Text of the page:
Chicory Cheat Sheet
Looking for a way to add a unique flavor, great texture, and vibrant color to your salads? Need a break from traditional lettuces and salad greens? Want to put veggies from the chicory family on your menu?
While the actual origins of commercially-grown chicory is a bit of a mystery, a Belgium farmer named Jan Lammers is widely credited with introducing Witloff Chicory to the culinary world. Legend has it that Lammers found some leafy spouts growing amongst his stash of chicory roots that were used in place of coffee grounds. Lammers sampled the sprouts and began cultivating the leafy vegetable which was imported to Paris in 1872, where chefs marveled at the unique delicacy.
Chicories are one of the most underrated vegetables available from your local produce distributor. To start with, there’s a bit of confusion about what chicories are, thanks in part to the Brits — they often call chicories endive. Here in the U.S. chicory has long been relegated to ornamental duties on dinner plates, but thanks to a rising trend towards meat-free dining, chicories are becoming increasingly popular among chefs and consumers alike.
To help you navigate the often-confusing world of chicories, we’ve put together this chicory cheat sheet complete with all the different varieties of chicory available from your produce vendor.
Belgian Endive – Red and White
Belgian endive is a mild-flavored delicate vegetable that’s also known as both chicon and Witloff chicory. It’s pale white leaves are due to the fact that it’s grown indoors in near total darkness — a method that blocks chlorophyll development.
And if you’re thinking that red Belgian endive looks suspiciously similar to radicchio, you’re right. Technically speaking, this isn’t true endive at all — it’s actually immature radicchio that’s been grown in a way that forces the plant into its oblong shape.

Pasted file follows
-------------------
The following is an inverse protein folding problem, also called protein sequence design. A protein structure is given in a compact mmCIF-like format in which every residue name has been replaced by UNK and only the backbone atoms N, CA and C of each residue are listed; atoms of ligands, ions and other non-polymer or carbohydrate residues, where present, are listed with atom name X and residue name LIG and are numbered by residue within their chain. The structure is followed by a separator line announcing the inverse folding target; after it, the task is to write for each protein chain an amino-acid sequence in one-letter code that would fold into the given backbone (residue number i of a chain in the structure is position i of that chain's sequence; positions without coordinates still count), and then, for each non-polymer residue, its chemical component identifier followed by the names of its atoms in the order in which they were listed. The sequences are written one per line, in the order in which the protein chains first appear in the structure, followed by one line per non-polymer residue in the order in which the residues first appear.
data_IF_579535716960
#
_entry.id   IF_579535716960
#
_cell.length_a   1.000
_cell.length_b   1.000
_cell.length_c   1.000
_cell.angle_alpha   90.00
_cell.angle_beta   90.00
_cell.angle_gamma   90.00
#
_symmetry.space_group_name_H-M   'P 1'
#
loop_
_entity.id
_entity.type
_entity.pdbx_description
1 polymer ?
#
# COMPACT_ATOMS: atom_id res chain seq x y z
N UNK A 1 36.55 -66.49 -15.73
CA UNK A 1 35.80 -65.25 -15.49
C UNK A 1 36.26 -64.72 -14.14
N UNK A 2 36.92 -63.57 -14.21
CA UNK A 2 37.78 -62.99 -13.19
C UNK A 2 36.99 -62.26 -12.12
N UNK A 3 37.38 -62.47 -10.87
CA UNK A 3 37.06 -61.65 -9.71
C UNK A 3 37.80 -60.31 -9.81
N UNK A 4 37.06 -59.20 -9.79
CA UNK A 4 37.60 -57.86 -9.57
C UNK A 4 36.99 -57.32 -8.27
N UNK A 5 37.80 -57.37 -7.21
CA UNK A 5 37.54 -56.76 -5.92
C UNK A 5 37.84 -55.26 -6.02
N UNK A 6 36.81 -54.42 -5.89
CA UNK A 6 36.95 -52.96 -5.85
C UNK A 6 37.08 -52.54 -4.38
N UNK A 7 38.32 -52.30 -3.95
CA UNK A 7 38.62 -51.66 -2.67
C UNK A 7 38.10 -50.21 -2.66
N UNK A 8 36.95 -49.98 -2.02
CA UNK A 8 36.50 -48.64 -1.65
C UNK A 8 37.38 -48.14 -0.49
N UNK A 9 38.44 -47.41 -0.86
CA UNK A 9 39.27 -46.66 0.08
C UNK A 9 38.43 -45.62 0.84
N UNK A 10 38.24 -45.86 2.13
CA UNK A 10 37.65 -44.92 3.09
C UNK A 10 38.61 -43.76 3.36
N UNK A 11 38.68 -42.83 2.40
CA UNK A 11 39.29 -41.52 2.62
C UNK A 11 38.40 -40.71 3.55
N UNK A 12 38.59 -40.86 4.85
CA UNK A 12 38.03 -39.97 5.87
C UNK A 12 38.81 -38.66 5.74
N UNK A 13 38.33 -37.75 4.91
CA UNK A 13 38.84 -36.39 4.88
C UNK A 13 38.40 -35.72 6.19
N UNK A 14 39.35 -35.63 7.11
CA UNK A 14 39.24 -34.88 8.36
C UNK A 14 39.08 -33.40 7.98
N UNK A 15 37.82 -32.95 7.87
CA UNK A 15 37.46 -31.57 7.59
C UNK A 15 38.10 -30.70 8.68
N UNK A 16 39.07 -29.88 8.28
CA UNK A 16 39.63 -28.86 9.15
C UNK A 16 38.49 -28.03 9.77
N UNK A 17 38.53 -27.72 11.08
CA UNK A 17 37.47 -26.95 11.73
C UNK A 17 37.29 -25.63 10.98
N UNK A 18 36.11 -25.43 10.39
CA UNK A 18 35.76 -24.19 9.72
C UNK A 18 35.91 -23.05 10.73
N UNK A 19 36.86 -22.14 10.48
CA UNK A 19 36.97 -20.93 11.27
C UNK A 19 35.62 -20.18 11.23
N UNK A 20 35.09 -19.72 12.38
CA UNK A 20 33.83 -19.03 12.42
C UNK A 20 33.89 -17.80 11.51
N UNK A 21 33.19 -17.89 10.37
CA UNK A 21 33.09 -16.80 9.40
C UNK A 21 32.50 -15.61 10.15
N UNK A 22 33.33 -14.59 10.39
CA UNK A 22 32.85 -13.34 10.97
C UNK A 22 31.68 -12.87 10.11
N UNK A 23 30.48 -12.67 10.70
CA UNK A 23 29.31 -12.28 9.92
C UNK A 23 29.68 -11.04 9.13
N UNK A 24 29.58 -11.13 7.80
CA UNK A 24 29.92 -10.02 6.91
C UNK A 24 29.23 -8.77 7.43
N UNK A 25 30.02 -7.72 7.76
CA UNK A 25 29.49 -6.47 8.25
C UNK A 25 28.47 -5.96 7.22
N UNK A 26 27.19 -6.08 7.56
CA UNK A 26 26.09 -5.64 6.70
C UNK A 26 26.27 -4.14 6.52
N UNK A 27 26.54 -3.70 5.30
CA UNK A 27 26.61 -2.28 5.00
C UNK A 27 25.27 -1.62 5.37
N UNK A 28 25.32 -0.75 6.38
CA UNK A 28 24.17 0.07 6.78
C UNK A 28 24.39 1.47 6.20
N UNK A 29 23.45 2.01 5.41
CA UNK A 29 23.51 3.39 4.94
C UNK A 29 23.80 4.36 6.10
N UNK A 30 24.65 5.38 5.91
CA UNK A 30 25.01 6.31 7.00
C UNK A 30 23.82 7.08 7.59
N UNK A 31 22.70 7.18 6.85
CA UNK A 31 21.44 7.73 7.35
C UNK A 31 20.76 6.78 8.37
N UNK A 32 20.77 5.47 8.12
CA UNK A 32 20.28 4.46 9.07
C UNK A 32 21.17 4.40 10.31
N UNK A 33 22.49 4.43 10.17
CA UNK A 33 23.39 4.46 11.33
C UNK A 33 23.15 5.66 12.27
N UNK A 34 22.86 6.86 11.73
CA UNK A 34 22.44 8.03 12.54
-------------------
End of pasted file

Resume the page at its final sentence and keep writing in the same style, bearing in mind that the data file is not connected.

Also known as curly endive or frisee, this compact endive is characterized by it’s tight, frizzy green leaves that grow around a white, crunchy stem. It has a distinctive bitterness with a hint of pepper that pairs perfectly with strong flavors, making it the ideal base for an egg or pancetta-filled salad.
This chicory is often mistaken as lettuce because it’s one of the largest and darkest varieties of chicory that’s available through your produce distributor. Escarole is crunchy with a sturdy head that looks a lot like Boston lettuce, however, with one bite of the bitter leaves you’ll know this is definately a member of the chicory family. It’s perfect in main-course salads that feature full-flavored proteins like egg, salmon, or pork belly, and it also makes a great grilled accompaniment with grilled game meats.
Sugarloaf/Pan di Zucchero
With it’s mild flavor and unmistakable oversized head packed with curly leafy green, Pan di Zucchero is a favorite among Italian chefs who use this vegetable both in raw salads and as a side dish served topped with a warm balsamic glaze.
At first glance, it’s easy to think that there’s something wrong with this chicory — it’s shaped like a small cabbage and its leaves are green with reddish tips and distinctive brown “freckles” that could be mistaken for a form of mold. Once you get over the appearance, you’ll be rewarded with a mild flavor that works well in both raw salad dishes and a brief flash in a warm pan.
This is the chicory that’s become a standard fixture in pre-mix salads these days — it’s blood-red leaves and white stems add a burst of color to any plate, while it’s pepper-like bitterness provides a great contrast to sweet lettuces like bib and Boston. It also has one of the longest shelf lives of all the chicories, and it pairs well grilled with strong flavors like apple, walnut, and fresh olives.
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